Monday, March 12, 2012

Toward a contemporary Orthodox-Traditional Anglican Dialogue

From 1936...

The Church of Roumania and Anglican Orders,
(An interview granted by the Metropolitan Gurius of Bessarabia).

It is already known that the Church of Constantinople recognised the validity of Anglican orders in 1922. The oecumenical patriarch thereupon made known his decision to the auto-cephalous churches, and asked them to study and pronounce upon the question. For a long time the Roumanian Church did not give any answer to the oecumenical patriarch. As lately as June, 1935, however, there was formed at Bucharest a commission of theological professors which discussed the question in detail. At the same time an official Anglican delegation arrived in Roumania and discussed with this commission the possibility of rapprochement between the Orthodox and the Anglican Churches. Since then, the press and public opinion have given much attention to the subject of Anglicanism. Opinion is divided; some are for the recognition of the Anglican priesthood, but as many are against it.

Next the Holy Synod decided to give its formal judgment. At the end of March this year the Holy Synod, assembled in ordinary session, for the first time considered the position of Anglican orders.

In order to provide you with reliable information we had recourse to a member of the Synod. The Metropolitan Gurius is among those who entertain great hopes of the world-wide movement for the unity of the Church. He has sent several theological students to finish their studies in England. During the summer of 1934 he helped to arrange for certain Anglicans to visit Roumania. He gives his patronage to the review Misionarul, published at Kisinau. This is one of the best Roumanian reviews. It has published many articles on Anglicanism, and is in touch with the world movement towards reunion.

In November, 1934, it devoted a special number to the question of Anglo-Orthodox rapprochement. It has recently been decided to provide one or two bursaries for Anglican students who wish to read theology in the faculty at Kisinau.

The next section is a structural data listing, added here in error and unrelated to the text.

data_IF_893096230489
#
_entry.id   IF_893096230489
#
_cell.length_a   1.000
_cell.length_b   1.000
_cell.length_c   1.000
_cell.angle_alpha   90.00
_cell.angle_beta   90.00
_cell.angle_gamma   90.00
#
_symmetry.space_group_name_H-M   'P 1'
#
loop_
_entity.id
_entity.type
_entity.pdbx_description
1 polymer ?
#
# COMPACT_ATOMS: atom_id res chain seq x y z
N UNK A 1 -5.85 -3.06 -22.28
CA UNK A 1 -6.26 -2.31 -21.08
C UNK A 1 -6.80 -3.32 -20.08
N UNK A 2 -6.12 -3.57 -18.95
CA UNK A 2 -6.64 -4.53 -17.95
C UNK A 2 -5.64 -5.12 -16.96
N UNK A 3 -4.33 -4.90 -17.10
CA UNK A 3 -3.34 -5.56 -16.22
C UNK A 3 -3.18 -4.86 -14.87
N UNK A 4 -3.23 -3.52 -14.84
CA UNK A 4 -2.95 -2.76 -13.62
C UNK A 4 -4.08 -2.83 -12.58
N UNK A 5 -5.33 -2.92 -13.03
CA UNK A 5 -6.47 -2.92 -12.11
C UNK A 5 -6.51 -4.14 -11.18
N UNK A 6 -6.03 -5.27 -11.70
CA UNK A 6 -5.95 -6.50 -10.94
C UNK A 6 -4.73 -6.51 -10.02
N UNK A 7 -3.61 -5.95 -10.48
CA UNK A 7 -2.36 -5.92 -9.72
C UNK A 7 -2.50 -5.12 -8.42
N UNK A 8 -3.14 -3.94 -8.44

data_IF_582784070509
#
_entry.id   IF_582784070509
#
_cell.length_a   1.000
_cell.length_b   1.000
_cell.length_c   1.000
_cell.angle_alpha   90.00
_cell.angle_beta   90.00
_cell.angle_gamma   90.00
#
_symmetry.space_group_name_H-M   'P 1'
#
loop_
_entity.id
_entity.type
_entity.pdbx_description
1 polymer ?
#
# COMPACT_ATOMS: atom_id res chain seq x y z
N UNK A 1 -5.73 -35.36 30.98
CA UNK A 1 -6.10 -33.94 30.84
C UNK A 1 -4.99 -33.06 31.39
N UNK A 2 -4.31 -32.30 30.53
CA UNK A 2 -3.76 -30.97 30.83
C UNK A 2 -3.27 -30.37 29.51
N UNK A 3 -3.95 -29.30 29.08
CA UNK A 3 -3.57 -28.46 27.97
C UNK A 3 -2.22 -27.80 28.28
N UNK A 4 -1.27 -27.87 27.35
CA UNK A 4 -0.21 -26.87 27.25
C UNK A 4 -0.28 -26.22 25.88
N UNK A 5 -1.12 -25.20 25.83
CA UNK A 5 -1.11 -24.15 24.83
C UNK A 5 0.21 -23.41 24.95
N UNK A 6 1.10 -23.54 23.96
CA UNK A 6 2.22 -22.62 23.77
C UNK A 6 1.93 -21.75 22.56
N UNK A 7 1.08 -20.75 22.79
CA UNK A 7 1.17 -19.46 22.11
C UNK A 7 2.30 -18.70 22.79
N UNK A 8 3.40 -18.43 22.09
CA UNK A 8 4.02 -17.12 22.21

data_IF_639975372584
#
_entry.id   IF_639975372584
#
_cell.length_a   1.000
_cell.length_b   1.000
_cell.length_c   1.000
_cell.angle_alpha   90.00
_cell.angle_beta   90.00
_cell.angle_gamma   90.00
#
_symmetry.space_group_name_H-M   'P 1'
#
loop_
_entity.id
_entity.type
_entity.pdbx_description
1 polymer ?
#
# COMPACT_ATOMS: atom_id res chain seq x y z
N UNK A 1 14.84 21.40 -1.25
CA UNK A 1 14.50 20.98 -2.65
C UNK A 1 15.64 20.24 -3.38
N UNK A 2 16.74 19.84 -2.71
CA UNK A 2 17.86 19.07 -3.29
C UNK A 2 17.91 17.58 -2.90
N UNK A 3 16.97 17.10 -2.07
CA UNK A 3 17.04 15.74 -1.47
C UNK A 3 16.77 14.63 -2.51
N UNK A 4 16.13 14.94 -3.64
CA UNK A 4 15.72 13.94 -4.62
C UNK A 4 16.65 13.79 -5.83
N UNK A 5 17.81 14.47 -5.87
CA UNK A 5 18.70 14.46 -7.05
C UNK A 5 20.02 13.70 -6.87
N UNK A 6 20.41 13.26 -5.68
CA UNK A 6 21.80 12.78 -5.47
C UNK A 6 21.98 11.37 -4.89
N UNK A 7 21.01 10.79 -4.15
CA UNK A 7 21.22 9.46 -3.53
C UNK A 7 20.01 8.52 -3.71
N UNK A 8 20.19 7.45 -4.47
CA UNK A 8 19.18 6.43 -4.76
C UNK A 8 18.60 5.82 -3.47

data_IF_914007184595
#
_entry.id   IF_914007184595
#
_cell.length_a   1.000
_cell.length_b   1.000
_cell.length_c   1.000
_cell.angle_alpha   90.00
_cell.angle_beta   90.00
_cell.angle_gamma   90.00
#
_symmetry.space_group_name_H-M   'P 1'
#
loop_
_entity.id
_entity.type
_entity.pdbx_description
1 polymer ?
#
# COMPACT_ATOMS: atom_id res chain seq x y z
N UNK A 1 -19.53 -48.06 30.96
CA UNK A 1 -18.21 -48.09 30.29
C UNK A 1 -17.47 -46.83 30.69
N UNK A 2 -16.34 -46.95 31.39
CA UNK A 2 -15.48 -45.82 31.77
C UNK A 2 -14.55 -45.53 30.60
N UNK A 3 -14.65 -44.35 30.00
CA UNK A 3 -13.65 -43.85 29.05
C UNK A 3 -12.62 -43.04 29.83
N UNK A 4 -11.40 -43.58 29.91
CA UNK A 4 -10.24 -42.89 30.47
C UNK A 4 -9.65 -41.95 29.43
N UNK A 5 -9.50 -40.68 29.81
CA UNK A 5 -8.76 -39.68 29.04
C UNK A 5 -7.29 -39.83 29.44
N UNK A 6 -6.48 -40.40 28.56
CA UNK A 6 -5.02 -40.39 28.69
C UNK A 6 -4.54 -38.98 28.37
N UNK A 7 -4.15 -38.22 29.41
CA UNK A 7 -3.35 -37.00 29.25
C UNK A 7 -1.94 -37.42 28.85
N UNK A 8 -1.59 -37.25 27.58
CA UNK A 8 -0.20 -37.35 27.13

This is what the Metropolitan told us:

Q. What has the Holy Synod decided about Anglican orders?

A. The Synod has undoubtedly given a favourable reply to the Anglicans, but upon one condition. The Anglican Church must first of all furnish an authoritative statement of its doctrine of the priesthood. We want to make sure that the Anglicans recognise the Sacrament of Order, and that they believe in the sacrificial function of the priest; and that the laying on of hands effects a donation of the Holy Ghost.

When once it is clear that they accept the Sacramental character of the priesthood, then the recognition of their ordinations will follow as a matter of course. In 1940 the Anglican Churches will be holding a general Conference. It is to this conference that the Roumanian thesis is to be submitted. On its conclusions our decision accordingly depends.

Q. What course did the discussion take?

A. The Synod received the findings of the theological commission, and the report of Mgr. T. Simedrea. The discussions lasted nearly three days. The great majority of members favoured the recognition of the Anglican priesthood, with the qualification I have mentioned.

Q. What will be the results of the recognition of Anglican orders?

A. Well—the Anglican hierarchy will be in the same position as those of the Roman Catholics or the Armenians. Anglican priests could be received as such into the Orthodox Church without re-ordination.

Q. And what of Reunion?

A. The recognition of Anglican orders does not mean Union at once. We recognise the validity of Roman Catholic orders, and yet how widely our two Churches are divided. . . . We must first work for Unity of Faith and as the result of that we may hope for actual Unity.

Q. But is that possible?

A. It demands a greater love and faithfulness towards our Lord, our one master. All we need is to return to the basic Christianity of the fathers and the oecumenical Councils. In the teaching of the councils of the undivided Church we have a foundation, and the only possible foundation, for reunion. I am heartily glad to think that we are working to-day more than we have done in the past to bring the Churches closer to one another, and I pray without ceasing: "That they all may be one."


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